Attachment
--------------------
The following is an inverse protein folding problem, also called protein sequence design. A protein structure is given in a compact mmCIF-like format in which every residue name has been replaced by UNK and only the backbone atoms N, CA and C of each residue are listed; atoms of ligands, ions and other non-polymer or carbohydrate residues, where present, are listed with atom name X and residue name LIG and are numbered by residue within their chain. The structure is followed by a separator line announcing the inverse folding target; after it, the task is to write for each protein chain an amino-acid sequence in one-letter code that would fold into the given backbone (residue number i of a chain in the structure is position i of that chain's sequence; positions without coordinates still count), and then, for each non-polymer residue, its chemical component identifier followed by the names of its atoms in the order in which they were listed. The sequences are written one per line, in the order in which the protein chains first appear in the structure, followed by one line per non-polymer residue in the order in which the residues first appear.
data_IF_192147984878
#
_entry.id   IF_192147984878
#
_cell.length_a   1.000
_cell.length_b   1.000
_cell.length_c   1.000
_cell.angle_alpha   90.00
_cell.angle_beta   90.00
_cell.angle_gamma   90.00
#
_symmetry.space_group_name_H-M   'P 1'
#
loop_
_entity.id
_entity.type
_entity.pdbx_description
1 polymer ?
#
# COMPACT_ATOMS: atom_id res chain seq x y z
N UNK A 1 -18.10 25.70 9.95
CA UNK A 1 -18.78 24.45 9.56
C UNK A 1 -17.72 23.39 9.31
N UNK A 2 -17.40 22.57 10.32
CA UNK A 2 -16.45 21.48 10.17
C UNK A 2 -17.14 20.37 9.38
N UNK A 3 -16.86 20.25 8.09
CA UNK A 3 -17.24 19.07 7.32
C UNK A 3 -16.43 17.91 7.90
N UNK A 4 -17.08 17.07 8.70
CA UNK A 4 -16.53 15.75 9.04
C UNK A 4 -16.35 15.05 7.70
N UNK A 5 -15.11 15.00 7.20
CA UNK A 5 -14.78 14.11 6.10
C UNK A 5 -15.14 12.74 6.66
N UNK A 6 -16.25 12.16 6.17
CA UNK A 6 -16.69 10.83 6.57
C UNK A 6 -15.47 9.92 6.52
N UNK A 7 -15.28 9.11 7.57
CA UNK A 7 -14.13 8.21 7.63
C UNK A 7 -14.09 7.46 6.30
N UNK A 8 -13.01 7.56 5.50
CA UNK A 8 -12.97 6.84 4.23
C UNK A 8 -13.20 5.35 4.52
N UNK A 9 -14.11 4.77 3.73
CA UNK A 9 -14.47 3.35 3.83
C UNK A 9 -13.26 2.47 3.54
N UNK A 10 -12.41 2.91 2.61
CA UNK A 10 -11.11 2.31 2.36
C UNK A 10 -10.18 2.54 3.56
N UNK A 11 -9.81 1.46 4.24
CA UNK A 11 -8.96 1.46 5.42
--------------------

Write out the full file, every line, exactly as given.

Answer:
The following is an inverse protein folding problem, also called protein sequence design. A protein structure is given in a compact mmCIF-like format in which every residue name has been replaced by UNK and only the backbone atoms N, CA and C of each residue are listed; atoms of ligands, ions and other non-polymer or carbohydrate residues, where present, are listed with atom name X and residue name LIG and are numbered by residue within their chain. The structure is followed by a separator line announcing the inverse folding target; after it, the task is to write for each protein chain an amino-acid sequence in one-letter code that would fold into the given backbone (residue number i of a chain in the structure is position i of that chain's sequence; positions without coordinates still count), and then, for each non-polymer residue, its chemical component identifier followed by the names of its atoms in the order in which they were listed. The sequences are written one per line, in the order in which the protein chains first appear in the structure, followed by one line per non-polymer residue in the order in which the residues first appear.
data_IF_192147984878
#
_entry.id   IF_192147984878
#
_cell.length_a   1.000
_cell.length_b   1.000
_cell.length_c   1.000
_cell.angle_alpha   90.00
_cell.angle_beta   90.00
_cell.angle_gamma   90.00
#
_symmetry.space_group_name_H-M   'P 1'
#
loop_
_entity.id
_entity.type
_entity.pdbx_description
1 polymer ?
#
# COMPACT_ATOMS: atom_id res chain seq x y z
N UNK A 1 -18.10 25.70 9.95
CA UNK A 1 -18.78 24.45 9.56
C UNK A 1 -17.72 23.39 9.31
N UNK A 2 -17.40 22.57 10.32
CA UNK A 2 -16.45 21.48 10.17
C UNK A 2 -17.14 20.37 9.38
N UNK A 3 -16.86 20.25 8.09
CA UNK A 3 -17.24 19.07 7.32
C UNK A 3 -16.43 17.91 7.90
N UNK A 4 -17.08 17.07 8.70
CA UNK A 4 -16.53 15.75 9.04
C UNK A 4 -16.35 15.05 7.70
N UNK A 5 -15.11 15.00 7.20
CA UNK A 5 -14.78 14.11 6.10
C UNK A 5 -15.14 12.74 6.66
N UNK A 6 -16.25 12.16 6.17
CA UNK A 6 -16.69 10.83 6.57
C UNK A 6 -15.47 9.92 6.52
N UNK A 7 -15.28 9.11 7.57
CA UNK A 7 -14.13 8.21 7.63
C UNK A 7 -14.09 7.46 6.30
N UNK A 8 -13.01 7.56 5.50
CA UNK A 8 -12.97 6.84 4.23
C UNK A 8 -13.20 5.35 4.52
N UNK A 9 -14.11 4.77 3.73
CA UNK A 9 -14.47 3.35 3.83
C UNK A 9 -13.26 2.47 3.54
N UNK A 10 -12.41 2.91 2.61
CA UNK A 10 -11.11 2.31 2.36
C UNK A 10 -10.18 2.54 3.56
N UNK A 11 -9.81 1.46 4.24
CA UNK A 11 -8.96 1.46 5.42